NY Congressional Rep.-Elect George Santos Under Fire for 'Embellishments'

Santos has admitted to fibbing when making statements about his heritage and history.

Published Dec. 29, 2022

U.S. Rep.-elect George Santos, R-New York, hasn't even assumed office yet, and he is already awash in controversy.

The New York Republican is set to take his seat representing the state's 3rd Congressional District in January 2023, but has come under fire from critics who have accused him of lying about various aspects of his history and background.

Santos flipped the 3rd district seat from blue to red in the 2022 midterm elections, defeating incumbent Democrat Tom Suozzi in the contest to represent an affluent region that encompasses portions of Long Island, Queens, and Nassau County.

But his claims about his past accomplishments and his roots have attracted scrutiny. Multiple sources reported on Dec. 29, 2022, that federal and local prosecutors were looking at his financial dealings and allegedly misleading claims made during his campaign. We reached out to the Santos campaign asking for comment about allegations that he had been dishonest about various aspects of his life, and will update this story if and when we receive a response.

Here are some of the claims Santos has made, and what we know about their veracity.

His Heritage

Earlier in 2022, Santos declared in a document submitted to Israel lobbying groups, including the American Israel Public Affairs Committee (AIPAC), that he was a "proud American Jew."

In an interview published by the New York Post on Dec. 26, 2022, Santos stated he was Catholic and claimed, falsely, that he "never claimed to be Jewish." He stated, "Because I learned my maternal family had a Jewish background, I said I was 'Jew-ish.'"

On July 6, 2020, amid racial justice protests following high-profile killings by police of Black Americans, including George Floyd and Breonna Taylor, and the racist murder of Ahmaud Arbery, Santos tweeted against the Black anthem, while also claiming biracial ancestry.

"As a biracial person I stand tall against segregation of any kind. This so called 'black anthem' is the most divisive thing I've ever seen," Santos opined.

When prompted by another Twitter to expound on his background, Santos stated he was Caucasian and Black. As NewsOne reported, "Santos' own campaign biography said he was the son of Brazilian immigrants, a claim that does not preclude biracial status."

Animal Rescue Charity

Santos claimed on his campaign website (which has since been altered) that he founded and ran an animal rescue non-profit organization called Friends of Pets United from 2013 to 2018, and that the charity rescued "2400 dogs and 280 cats, and successfully conducted the TNR (trap neuter and release) of over 3000 cats."

But when The New York Times attempted to run down evidence that a tax-exempt charity with that name existed, it wasn't able to do so. Furthermore, Santos held a fundraiser with one other animal rescue group, but the funds raised were unaccounted for:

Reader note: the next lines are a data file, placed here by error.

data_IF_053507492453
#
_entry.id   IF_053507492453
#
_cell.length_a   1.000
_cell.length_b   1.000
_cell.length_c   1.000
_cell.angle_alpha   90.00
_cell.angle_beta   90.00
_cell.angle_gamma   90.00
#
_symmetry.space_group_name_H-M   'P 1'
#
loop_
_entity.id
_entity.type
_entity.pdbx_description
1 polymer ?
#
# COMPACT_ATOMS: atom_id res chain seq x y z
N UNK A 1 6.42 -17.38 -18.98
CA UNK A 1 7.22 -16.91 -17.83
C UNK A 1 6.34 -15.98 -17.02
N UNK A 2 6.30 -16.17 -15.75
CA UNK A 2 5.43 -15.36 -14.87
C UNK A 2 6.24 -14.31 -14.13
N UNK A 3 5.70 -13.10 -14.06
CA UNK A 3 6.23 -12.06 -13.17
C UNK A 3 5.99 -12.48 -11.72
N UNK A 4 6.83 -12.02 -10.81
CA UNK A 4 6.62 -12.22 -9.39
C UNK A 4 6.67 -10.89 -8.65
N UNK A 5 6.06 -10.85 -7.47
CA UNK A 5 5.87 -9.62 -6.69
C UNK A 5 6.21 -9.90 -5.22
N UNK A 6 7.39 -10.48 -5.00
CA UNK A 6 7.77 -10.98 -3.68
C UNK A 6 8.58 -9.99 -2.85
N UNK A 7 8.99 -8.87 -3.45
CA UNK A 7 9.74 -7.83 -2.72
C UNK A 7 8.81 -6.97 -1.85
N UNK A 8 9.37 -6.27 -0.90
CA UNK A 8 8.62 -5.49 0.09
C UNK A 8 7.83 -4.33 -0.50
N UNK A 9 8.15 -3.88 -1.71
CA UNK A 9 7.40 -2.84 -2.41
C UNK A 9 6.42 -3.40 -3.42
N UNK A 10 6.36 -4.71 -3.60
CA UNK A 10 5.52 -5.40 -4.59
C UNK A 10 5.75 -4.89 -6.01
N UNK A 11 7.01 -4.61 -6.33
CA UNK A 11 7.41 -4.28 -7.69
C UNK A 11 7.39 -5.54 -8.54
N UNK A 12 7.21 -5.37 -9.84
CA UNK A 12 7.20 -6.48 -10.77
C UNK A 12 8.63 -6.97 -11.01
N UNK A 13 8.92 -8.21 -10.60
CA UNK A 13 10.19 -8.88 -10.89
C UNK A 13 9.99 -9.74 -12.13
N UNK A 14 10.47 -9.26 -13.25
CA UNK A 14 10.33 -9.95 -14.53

Friends of Pets United held at least one fund-raiser with a New Jersey animal rescue group in 2017; the invitation promised drinks, donated raffle items and a live band. Mr. Santos charged $50 for entry, according to an online fund-raising page that promoted the event. But the event's beneficiary, who asked for anonymity for fear of retribution, said that she never received any of the funds, with Mr. Santos only offering repeated excuses for not forwarding the money.

Education and Work History

On his campaign website, Santos had claimed he went to Baruch College, a public college in the City University of New York (CUNY) system, "to study for an economics and finance degree." After graduating, the website states, Santos went on to join Wall Street investment and banking firm Citigroup before being offered a position at Goldman Sachs, another financial giant.

But in the Dec. 26 interview with the New York Post, Santos admitted he had never worked for Citigroup or Goldman Sachs. Instead, he worked for a third-party company called Link Bridge, which conducted business with both companies. He also admitted he never graduated from college, stating, "I didn't graduate from any institution of higher learning. I'm embarrassed and sorry for having embellished my resume."


Wright, Bruce C.T. "Amid Lies, Old Tweets Show 'Biracial' George Santos Once Said He Was Half-Black." NewsOne, 29 Dec. 2022,

Nava, Victor and Carl Campanile. "Rep.-Elect George Santos Admits Fabricating Key Details of His Bio." New York Post, 26 Dec. 2022,

Ashford, Grace, and Michael Gold. "Who Is Rep.-Elect George Santos? His Résumé May Be Largely Fiction." The New York Times, 19 Dec. 2022.,

Gold, Michael, et al. "George Santos Faces Federal and Local Investigations, and Public Dismay." The New York Times, 28 Dec. 2022.,

Kornbluh, Jacob. "Document Reveals Santos Boasted of Being 'proud American Jew' during Campaign." The Forward, 27 Dec. 2022,

Bethania Palma is a journalist from the Los Angeles area who has been working in the news industry since 2006.